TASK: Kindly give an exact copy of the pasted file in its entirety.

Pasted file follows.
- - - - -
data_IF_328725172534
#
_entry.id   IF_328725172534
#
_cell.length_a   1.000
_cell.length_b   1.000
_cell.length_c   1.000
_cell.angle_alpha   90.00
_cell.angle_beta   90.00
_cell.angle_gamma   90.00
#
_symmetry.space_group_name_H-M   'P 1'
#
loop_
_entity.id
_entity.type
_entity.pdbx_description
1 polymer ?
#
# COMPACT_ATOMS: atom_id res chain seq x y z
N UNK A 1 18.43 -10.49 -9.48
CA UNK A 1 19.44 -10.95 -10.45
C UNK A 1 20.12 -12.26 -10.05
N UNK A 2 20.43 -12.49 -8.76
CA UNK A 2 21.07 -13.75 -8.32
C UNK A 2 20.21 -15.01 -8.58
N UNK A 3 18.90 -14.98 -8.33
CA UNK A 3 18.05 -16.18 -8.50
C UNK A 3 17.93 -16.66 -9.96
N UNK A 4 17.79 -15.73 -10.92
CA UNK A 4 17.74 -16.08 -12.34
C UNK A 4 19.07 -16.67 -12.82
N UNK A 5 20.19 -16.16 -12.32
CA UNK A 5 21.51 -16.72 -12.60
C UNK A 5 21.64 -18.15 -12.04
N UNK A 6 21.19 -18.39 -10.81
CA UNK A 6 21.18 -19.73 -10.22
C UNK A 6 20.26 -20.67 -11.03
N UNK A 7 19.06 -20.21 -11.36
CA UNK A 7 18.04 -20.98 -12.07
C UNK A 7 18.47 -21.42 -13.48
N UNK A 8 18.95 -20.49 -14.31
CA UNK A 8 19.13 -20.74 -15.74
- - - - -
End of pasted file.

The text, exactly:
data_IF_328725172534
#
_entry.id   IF_328725172534
#
_cell.length_a   1.000
_cell.length_b   1.000
_cell.length_c   1.000
_cell.angle_alpha   90.00
_cell.angle_beta   90.00
_cell.angle_gamma   90.00
#
_symmetry.space_group_name_H-M   'P 1'
#
loop_
_entity.id
_entity.type
_entity.pdbx_description
1 polymer ?
#
# COMPACT_ATOMS: atom_id res chain seq x y z
N UNK A 1 18.43 -10.49 -9.48
CA UNK A 1 19.44 -10.95 -10.45
C UNK A 1 20.12 -12.26 -10.05
N UNK A 2 20.43 -12.49 -8.76
CA UNK A 2 21.07 -13.75 -8.32
C UNK A 2 20.21 -15.01 -8.58
N UNK A 3 18.90 -14.98 -8.33
CA UNK A 3 18.05 -16.18 -8.50
C UNK A 3 17.93 -16.66 -9.96
N UNK A 4 17.79 -15.73 -10.92
CA UNK A 4 17.74 -16.08 -12.34
C UNK A 4 19.07 -16.67 -12.82
N UNK A 5 20.19 -16.16 -12.32
CA UNK A 5 21.51 -16.72 -12.60
C UNK A 5 21.64 -18.15 -12.04
N UNK A 6 21.19 -18.39 -10.81
CA UNK A 6 21.18 -19.73 -10.22
C UNK A 6 20.26 -20.67 -11.03
N UNK A 7 19.06 -20.21 -11.36
CA UNK A 7 18.04 -20.98 -12.07
C UNK A 7 18.47 -21.42 -13.48
N UNK A 8 18.95 -20.49 -14.31
CA UNK A 8 19.13 -20.74 -15.74